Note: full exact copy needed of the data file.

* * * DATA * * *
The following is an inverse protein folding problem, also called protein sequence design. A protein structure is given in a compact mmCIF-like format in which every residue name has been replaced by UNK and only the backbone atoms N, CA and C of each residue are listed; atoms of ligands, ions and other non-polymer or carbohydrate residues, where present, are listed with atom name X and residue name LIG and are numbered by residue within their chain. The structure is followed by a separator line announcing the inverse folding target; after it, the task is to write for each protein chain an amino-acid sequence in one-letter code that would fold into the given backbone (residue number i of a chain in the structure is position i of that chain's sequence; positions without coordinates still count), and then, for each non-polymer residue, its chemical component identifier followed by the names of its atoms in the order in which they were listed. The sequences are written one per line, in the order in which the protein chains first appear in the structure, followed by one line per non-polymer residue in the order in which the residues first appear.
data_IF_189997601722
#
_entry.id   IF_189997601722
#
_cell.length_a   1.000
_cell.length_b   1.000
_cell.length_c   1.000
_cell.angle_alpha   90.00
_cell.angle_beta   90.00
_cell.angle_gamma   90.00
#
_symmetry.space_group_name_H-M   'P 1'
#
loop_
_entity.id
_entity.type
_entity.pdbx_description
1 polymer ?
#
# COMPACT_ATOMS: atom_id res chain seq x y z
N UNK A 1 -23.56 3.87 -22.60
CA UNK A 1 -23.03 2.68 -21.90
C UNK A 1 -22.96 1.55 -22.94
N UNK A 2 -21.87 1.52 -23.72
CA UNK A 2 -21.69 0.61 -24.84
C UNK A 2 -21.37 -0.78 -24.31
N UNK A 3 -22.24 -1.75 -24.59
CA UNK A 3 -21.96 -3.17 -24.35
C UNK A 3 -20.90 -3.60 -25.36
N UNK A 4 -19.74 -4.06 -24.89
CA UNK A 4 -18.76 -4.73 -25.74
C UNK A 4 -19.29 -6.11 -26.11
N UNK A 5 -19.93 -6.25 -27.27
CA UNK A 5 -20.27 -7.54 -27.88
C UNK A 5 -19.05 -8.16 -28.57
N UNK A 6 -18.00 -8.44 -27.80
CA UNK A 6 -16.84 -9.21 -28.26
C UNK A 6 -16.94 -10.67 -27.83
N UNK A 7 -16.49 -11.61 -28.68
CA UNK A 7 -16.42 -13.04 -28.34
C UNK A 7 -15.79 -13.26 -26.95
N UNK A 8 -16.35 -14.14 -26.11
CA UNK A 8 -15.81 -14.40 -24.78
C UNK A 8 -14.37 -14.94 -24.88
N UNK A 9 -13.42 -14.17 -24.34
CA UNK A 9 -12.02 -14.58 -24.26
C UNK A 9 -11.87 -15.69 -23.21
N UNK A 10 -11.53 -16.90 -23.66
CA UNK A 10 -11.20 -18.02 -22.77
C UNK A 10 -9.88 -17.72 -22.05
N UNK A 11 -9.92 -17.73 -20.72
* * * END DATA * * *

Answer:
The following is an inverse protein folding problem, also called protein sequence design. A protein structure is given in a compact mmCIF-like format in which every residue name has been replaced by UNK and only the backbone atoms N, CA and C of each residue are listed; atoms of ligands, ions and other non-polymer or carbohydrate residues, where present, are listed with atom name X and residue name LIG and are numbered by residue within their chain. The structure is followed by a separator line announcing the inverse folding target; after it, the task is to write for each protein chain an amino-acid sequence in one-letter code that would fold into the given backbone (residue number i of a chain in the structure is position i of that chain's sequence; positions without coordinates still count), and then, for each non-polymer residue, its chemical component identifier followed by the names of its atoms in the order in which they were listed. The sequences are written one per line, in the order in which the protein chains first appear in the structure, followed by one line per non-polymer residue in the order in which the residues first appear.
data_IF_189997601722
#
_entry.id   IF_189997601722
#
_cell.length_a   1.000
_cell.length_b   1.000
_cell.length_c   1.000
_cell.angle_alpha   90.00
_cell.angle_beta   90.00
_cell.angle_gamma   90.00
#
_symmetry.space_group_name_H-M   'P 1'
#
loop_
_entity.id
_entity.type
_entity.pdbx_description
1 polymer ?
#
# COMPACT_ATOMS: atom_id res chain seq x y z
N UNK A 1 -23.56 3.87 -22.60
CA UNK A 1 -23.03 2.68 -21.90
C UNK A 1 -22.96 1.55 -22.94
N UNK A 2 -21.87 1.52 -23.72
CA UNK A 2 -21.69 0.61 -24.84
C UNK A 2 -21.37 -0.78 -24.31
N UNK A 3 -22.24 -1.75 -24.59
CA UNK A 3 -21.96 -3.17 -24.35
C UNK A 3 -20.90 -3.60 -25.36
N UNK A 4 -19.74 -4.06 -24.89
CA UNK A 4 -18.76 -4.73 -25.74
C UNK A 4 -19.29 -6.11 -26.11
N UNK A 5 -19.93 -6.25 -27.27
CA UNK A 5 -20.27 -7.54 -27.88
C UNK A 5 -19.05 -8.16 -28.57
N UNK A 6 -18.00 -8.44 -27.80
CA UNK A 6 -16.84 -9.21 -28.26
C UNK A 6 -16.94 -10.67 -27.83
N UNK A 7 -16.49 -11.61 -28.68
CA UNK A 7 -16.42 -13.04 -28.34
C UNK A 7 -15.79 -13.26 -26.95
N UNK A 8 -16.35 -14.14 -26.11
CA UNK A 8 -15.81 -14.40 -24.78
C UNK A 8 -14.37 -14.94 -24.88
N UNK A 9 -13.42 -14.17 -24.34
CA UNK A 9 -12.02 -14.58 -24.26
C UNK A 9 -11.87 -15.69 -23.21
N UNK A 10 -11.53 -16.90 -23.66
CA UNK A 10 -11.20 -18.02 -22.77
C UNK A 10 -9.88 -17.72 -22.05
N UNK A 11 -9.92 -17.73 -20.72